On to Hondarribia

On leaving San Sebastián, we tried for probably our final Lidl in Spain, but parking just wasn’t an option, so we then headed off for our Spanish finale in Hondarribia. 

Back on our first ever motorhome night in Spain a few years ago we’d actually paid our €3.40, or thereabouts, to stay in the official aire. It wasn’t pretty and we were squeezed in as tight as you can imagine. All was fine until the Spanish family in our directly neighbouring motorhome arrived back later in the evening and their conversation was so loud it was like shouting, which I appreciate can be the norm in these parts. We quickly made an executive decision to “vamos” and we were out of there. 

We were recalling today that late night escape and how we ended up at the rather lovely border sea port town of Hondarribia. Arriving so late, and in the dark, it took us some time to work out the way into where all those other motorhomes were. After a few attempts we succeeded and slipped into the last available space. By this time all was quiet, apart from us arriving, and we awoke in the morning to the cacophony of Spanish motorhoming families. Family motorhoming is, I think, most definitely a uniquely Spanish thing, and we hope it doesn’t catch on as we love peaceful motorhoming, which is the norm in the other countries we’ve visited.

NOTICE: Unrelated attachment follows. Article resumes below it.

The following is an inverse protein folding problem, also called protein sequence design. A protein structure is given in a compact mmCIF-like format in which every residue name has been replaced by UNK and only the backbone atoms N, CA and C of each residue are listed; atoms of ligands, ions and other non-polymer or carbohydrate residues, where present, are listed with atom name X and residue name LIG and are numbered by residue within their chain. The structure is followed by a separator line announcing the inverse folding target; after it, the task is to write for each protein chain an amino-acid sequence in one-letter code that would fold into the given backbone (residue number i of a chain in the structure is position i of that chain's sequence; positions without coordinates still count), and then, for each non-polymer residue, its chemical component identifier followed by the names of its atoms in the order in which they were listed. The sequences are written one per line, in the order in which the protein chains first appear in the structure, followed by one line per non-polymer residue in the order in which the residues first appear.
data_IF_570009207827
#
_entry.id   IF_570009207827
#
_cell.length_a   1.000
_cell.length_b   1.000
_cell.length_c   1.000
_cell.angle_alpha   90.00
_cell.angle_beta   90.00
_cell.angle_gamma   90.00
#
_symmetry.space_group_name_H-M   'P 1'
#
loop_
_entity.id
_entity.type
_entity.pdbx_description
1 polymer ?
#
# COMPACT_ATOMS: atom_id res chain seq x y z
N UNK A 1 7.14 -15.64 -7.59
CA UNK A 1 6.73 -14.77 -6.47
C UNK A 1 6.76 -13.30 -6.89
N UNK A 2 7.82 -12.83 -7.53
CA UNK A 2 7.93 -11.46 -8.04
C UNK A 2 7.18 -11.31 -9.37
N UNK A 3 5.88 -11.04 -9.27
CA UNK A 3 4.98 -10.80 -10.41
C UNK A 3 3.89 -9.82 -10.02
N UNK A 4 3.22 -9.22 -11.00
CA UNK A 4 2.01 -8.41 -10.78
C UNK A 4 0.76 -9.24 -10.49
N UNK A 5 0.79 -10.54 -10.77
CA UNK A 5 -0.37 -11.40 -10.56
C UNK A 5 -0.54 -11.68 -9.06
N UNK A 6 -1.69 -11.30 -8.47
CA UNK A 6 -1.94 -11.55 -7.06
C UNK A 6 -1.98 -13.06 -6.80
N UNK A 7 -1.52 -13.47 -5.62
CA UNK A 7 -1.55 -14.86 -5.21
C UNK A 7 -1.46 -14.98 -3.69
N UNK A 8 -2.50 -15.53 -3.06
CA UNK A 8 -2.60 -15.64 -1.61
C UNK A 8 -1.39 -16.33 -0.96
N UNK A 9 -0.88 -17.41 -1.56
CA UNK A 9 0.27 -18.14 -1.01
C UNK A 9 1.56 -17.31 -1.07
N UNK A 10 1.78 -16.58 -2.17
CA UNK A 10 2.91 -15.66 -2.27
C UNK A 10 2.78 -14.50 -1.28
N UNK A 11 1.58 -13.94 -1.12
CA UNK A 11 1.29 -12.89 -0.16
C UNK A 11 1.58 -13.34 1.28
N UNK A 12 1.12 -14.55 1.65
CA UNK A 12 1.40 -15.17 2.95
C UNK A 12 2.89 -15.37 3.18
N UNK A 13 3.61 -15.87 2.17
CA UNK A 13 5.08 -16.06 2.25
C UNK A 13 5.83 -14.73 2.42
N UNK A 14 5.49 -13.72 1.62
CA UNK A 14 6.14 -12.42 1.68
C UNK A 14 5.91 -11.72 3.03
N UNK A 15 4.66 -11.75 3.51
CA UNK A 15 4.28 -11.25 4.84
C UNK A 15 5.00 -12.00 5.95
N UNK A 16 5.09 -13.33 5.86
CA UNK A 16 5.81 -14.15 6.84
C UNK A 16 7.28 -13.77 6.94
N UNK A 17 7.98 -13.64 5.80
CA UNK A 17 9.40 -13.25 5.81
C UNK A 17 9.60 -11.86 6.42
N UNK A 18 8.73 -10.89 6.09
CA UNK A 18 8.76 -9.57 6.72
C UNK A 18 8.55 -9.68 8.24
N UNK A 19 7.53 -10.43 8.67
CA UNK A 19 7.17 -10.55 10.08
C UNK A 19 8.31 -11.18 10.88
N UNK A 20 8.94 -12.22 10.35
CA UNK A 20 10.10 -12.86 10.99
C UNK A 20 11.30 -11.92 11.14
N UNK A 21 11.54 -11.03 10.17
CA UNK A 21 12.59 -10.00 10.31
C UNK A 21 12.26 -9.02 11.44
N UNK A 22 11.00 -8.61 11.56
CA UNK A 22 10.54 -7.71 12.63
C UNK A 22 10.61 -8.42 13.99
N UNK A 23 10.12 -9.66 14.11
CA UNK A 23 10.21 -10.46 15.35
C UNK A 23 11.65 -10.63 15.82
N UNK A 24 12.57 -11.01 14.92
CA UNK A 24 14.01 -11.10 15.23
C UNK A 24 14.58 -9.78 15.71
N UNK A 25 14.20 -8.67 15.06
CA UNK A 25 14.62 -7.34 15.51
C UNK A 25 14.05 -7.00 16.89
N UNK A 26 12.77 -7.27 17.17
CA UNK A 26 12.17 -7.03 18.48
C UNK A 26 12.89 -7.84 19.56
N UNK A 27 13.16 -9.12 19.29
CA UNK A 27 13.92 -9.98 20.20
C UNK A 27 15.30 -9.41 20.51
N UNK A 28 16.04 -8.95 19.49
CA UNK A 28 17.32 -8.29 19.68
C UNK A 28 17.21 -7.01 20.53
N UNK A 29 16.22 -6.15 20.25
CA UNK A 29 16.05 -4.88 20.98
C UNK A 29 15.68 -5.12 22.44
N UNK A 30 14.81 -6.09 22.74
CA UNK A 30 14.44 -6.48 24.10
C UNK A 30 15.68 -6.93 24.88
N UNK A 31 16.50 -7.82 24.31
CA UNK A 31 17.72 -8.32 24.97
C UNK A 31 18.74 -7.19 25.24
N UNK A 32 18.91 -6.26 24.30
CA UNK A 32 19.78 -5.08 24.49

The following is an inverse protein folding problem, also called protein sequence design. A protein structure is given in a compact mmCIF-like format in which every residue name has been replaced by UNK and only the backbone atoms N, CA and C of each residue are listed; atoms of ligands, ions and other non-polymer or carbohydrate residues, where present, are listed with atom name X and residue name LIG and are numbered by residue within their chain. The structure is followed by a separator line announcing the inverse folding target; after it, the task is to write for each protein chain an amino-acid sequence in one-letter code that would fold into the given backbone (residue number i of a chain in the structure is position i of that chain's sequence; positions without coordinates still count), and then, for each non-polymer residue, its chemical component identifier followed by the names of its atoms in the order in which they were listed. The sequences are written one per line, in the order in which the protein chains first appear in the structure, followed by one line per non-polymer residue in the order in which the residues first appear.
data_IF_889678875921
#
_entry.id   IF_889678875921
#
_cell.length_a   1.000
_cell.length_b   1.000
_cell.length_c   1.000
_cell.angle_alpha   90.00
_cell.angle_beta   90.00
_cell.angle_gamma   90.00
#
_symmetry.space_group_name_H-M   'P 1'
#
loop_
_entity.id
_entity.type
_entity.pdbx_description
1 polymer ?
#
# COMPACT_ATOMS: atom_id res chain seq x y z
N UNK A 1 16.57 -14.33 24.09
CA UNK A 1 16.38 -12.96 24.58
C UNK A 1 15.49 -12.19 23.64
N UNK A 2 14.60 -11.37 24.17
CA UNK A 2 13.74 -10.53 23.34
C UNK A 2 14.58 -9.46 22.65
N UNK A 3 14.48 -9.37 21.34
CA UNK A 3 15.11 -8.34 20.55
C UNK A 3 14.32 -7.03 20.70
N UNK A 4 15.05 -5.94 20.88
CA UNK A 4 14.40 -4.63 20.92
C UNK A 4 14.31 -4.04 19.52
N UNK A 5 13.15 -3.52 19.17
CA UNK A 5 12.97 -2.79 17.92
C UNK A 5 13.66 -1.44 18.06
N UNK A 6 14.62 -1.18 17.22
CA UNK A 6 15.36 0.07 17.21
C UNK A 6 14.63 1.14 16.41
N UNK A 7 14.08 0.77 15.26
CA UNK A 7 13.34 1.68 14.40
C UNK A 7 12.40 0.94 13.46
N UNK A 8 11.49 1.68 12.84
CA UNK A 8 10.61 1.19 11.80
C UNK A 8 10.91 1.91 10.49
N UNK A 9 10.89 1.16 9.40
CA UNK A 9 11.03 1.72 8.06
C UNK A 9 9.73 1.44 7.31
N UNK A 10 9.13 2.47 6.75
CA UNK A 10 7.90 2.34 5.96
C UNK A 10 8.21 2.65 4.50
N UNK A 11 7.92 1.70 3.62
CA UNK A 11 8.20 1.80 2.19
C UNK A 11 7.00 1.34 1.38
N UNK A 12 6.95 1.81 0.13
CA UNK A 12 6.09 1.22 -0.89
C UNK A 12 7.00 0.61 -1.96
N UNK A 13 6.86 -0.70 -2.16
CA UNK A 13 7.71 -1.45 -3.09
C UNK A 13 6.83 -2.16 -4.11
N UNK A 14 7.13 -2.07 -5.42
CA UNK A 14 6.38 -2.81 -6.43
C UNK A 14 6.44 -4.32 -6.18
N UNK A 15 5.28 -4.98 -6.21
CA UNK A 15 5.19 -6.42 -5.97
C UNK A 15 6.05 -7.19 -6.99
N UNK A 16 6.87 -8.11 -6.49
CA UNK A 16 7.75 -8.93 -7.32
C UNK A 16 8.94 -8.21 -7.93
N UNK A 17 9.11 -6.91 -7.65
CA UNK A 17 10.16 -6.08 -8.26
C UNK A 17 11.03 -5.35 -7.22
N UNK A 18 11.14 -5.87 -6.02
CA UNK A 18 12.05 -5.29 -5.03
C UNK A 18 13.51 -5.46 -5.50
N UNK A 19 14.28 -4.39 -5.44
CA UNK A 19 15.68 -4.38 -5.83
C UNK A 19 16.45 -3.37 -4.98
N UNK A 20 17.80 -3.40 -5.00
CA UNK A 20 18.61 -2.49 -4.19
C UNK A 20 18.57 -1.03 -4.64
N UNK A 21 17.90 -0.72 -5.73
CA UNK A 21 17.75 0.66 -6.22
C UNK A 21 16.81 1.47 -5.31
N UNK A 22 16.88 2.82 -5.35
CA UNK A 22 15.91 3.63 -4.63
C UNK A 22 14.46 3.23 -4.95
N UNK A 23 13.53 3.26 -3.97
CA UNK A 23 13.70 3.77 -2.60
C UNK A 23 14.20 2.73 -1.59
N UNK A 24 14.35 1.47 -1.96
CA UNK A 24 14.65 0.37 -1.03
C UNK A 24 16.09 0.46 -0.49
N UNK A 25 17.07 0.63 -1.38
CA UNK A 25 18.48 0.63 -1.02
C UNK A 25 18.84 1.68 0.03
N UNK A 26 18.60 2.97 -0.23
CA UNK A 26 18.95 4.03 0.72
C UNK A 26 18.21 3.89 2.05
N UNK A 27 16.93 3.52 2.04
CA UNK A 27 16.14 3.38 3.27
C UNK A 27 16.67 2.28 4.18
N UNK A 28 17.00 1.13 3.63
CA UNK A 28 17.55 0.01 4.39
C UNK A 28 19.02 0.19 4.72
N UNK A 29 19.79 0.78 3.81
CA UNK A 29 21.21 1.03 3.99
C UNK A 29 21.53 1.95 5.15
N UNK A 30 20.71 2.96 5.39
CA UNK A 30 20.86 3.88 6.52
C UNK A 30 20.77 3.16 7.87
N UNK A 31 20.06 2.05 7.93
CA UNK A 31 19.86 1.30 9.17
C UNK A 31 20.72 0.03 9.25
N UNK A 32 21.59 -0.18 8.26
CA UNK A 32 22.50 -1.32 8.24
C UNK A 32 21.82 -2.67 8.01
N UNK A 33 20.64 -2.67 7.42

So here we are again in Hondarribia. In true Satnav reverse logic, the correct route into the motorhome area of a few years ago was the one we were directed to today. Great, I thought, this Satnav has finally learnt its lesson. Unfortunately, this was not the case, and the dodgy Satnav route provided on our previous visit did in fact turn out to be the correct one today, as the road system had changed. 

It’s a Saturday, so we expected a big take up here of family motorhomes. There must be at least 100, but we’ve gone as far down the pier as possible and have tried to mitigate the risk of loud family disturbance, but let’s see how things pan out. At worst, we can always move, or put on the Gypsy Kings at an appropriately loud volume to drown out the locals. 

Our bikes enjoyed their second airing this trip as we cycled around the marina to the town proper, where we locked them up whilst we enjoyed a really interesting town visit. There’s a decent sized historical centre to explore that we’d never really appreciated previously. 

So we’re now on our chairs, marina-side and we’re enjoying cake (Sophie), nuts (Sophie and Michael), and a San Miguel beer (Michael). Who knows, we may even bring out our pasta supper to eat al fresco later. 

Progress so far:

One thought on “On to Hondarribia

  1. No more use of car park in Hondarribia, any vehicle over 2.1m high or 5m long are not allowed on the car park near the beach, in fact not allowed to park in the town.

    We were asked to leave this evening!

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